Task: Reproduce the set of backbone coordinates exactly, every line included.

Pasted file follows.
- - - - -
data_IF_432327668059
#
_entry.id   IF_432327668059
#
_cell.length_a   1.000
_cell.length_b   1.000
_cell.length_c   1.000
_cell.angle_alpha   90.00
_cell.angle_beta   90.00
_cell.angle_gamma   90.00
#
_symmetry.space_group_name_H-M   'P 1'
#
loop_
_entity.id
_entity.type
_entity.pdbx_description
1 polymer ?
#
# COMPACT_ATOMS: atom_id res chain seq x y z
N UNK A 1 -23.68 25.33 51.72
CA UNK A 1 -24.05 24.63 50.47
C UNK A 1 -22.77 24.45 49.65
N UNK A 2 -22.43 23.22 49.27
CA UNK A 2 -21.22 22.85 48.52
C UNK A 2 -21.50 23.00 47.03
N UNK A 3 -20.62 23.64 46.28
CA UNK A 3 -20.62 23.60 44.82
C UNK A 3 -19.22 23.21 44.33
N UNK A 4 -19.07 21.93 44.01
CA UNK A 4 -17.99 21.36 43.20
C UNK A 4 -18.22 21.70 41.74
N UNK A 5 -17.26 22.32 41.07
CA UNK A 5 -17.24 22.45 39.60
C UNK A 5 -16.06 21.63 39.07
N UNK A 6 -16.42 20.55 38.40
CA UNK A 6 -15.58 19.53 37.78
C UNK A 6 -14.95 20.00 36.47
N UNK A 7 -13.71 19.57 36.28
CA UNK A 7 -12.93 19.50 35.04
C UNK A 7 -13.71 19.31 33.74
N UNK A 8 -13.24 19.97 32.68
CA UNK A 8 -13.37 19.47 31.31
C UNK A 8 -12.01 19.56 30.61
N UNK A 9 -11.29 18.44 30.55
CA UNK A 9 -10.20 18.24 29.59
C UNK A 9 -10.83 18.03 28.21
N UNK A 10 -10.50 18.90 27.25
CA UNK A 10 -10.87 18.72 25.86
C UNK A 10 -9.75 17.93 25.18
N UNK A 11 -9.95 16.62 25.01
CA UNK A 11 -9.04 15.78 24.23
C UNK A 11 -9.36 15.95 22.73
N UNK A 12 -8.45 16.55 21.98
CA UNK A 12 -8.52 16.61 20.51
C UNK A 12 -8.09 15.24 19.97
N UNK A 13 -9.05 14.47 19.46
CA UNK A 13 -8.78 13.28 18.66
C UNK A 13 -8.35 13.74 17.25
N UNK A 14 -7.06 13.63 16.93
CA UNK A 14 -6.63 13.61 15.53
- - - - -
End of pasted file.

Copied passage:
data_IF_432327668059
#
_entry.id   IF_432327668059
#
_cell.length_a   1.000
_cell.length_b   1.000
_cell.length_c   1.000
_cell.angle_alpha   90.00
_cell.angle_beta   90.00
_cell.angle_gamma   90.00
#
_symmetry.space_group_name_H-M   'P 1'
#
loop_
_entity.id
_entity.type
_entity.pdbx_description
1 polymer ?
#
# COMPACT_ATOMS: atom_id res chain seq x y z
N UNK A 1 -23.68 25.33 51.72
CA UNK A 1 -24.05 24.63 50.47
C UNK A 1 -22.77 24.45 49.65
N UNK A 2 -22.43 23.22 49.27
CA UNK A 2 -21.22 22.85 48.52
C UNK A 2 -21.50 23.00 47.03
N UNK A 3 -20.62 23.64 46.28
CA UNK A 3 -20.62 23.60 44.82
C UNK A 3 -19.22 23.21 44.33
N UNK A 4 -19.07 21.93 44.01
CA UNK A 4 -17.99 21.36 43.20
C UNK A 4 -18.22 21.70 41.74
N UNK A 5 -17.26 22.32 41.07
CA UNK A 5 -17.24 22.45 39.60
C UNK A 5 -16.06 21.63 39.07
N UNK A 6 -16.42 20.55 38.40
CA UNK A 6 -15.58 19.53 37.78
C UNK A 6 -14.95 20.00 36.47
N UNK A 7 -13.71 19.57 36.28
CA UNK A 7 -12.93 19.50 35.04
C UNK A 7 -13.71 19.31 33.74
N UNK A 8 -13.24 19.97 32.68
CA UNK A 8 -13.37 19.47 31.31
C UNK A 8 -12.01 19.56 30.61
N UNK A 9 -11.29 18.44 30.55
CA UNK A 9 -10.20 18.24 29.59
C UNK A 9 -10.83 18.03 28.21
N UNK A 10 -10.50 18.90 27.25
CA UNK A 10 -10.87 18.72 25.86
C UNK A 10 -9.75 17.93 25.18
N UNK A 11 -9.95 16.62 25.01
CA UNK A 11 -9.04 15.78 24.23
C UNK A 11 -9.36 15.95 22.73
N UNK A 12 -8.45 16.55 21.98
CA UNK A 12 -8.52 16.61 20.51
C UNK A 12 -8.09 15.24 19.97
N UNK A 13 -9.05 14.47 19.46
CA UNK A 13 -8.78 13.28 18.66
C UNK A 13 -8.35 13.74 17.25
N UNK A 14 -7.06 13.63 16.93
CA UNK A 14 -6.63 13.61 15.53